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August 8, 2002

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People warned us it couldn't be done alone: we returned to the Russian embassy, armed with more documentation, and managed to submit an accepted application. Local travel agencies charge 50-300 dollars per passport (that's their quoted price range) to help with Russian visas, so we were proud to ignore their predictions of failure and obtain the visa by ourselves. Our job done in Budapest, we boarded a train to Zagreb. The Hungarian-Croatian border is a no-hassle crossing, yet we arrive in Zagreb as night falls. Finding cheap accommodation isn't easy here and after wandering the streets, we manage to land a bed in a youth hostel.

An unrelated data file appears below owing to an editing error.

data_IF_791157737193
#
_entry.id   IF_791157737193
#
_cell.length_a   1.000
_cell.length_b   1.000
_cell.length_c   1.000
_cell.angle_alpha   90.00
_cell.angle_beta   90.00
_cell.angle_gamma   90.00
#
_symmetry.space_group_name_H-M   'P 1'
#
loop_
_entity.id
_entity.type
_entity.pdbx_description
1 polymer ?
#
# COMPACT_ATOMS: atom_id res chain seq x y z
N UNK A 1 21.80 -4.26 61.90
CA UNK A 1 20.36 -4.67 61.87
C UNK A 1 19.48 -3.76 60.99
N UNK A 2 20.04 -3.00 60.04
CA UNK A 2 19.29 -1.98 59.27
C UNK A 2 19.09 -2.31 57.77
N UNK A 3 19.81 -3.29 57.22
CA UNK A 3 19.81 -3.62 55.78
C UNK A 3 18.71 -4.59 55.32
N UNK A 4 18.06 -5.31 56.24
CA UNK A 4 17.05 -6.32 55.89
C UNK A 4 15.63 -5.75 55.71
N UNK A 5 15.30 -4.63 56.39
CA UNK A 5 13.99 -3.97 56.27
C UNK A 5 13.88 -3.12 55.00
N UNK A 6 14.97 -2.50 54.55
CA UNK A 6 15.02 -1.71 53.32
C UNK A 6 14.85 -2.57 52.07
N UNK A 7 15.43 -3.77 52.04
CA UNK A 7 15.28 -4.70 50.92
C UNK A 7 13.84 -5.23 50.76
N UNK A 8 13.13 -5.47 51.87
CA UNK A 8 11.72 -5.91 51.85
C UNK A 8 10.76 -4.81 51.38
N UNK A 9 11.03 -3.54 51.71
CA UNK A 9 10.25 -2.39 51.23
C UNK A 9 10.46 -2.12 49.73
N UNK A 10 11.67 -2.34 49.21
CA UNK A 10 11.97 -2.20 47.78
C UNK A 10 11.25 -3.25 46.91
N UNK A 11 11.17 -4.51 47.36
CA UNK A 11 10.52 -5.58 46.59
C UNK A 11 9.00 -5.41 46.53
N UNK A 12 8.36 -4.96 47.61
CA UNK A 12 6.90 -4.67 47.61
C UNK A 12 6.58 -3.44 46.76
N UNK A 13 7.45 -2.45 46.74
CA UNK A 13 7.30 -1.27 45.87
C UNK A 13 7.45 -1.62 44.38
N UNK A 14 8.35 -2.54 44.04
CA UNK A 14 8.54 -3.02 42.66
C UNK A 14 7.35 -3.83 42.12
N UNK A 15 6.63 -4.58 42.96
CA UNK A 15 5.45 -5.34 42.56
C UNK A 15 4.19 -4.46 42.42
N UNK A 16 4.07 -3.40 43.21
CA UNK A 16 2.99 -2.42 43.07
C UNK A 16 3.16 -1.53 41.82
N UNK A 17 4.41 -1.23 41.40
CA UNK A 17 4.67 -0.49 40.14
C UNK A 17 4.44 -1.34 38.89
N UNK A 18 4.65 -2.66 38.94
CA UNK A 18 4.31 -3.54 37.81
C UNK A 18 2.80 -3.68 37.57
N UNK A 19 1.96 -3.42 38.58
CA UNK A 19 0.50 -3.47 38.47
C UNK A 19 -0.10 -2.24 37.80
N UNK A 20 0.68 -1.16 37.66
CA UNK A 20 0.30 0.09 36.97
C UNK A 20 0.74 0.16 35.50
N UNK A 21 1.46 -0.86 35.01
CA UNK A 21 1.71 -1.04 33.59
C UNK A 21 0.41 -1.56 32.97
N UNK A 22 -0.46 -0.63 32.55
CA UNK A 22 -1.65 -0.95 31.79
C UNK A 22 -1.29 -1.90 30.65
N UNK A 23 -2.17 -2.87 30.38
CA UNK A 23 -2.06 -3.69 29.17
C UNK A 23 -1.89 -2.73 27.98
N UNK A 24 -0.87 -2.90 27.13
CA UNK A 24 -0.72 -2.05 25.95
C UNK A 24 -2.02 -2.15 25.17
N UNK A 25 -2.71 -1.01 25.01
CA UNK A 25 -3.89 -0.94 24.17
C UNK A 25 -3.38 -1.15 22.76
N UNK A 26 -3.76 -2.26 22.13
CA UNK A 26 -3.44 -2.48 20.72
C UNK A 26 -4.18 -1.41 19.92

Croatians call their country Hrvatska, which makes it easy to find if you're a foreigner reading a train schedule.
This building is the first thing you'll see coming from the train station. It's all a part of Zagreb's lower town. Upper town is the older part of the city where the people built fortifications. In those days if you lived in lower town then you were 'bandit-bait.'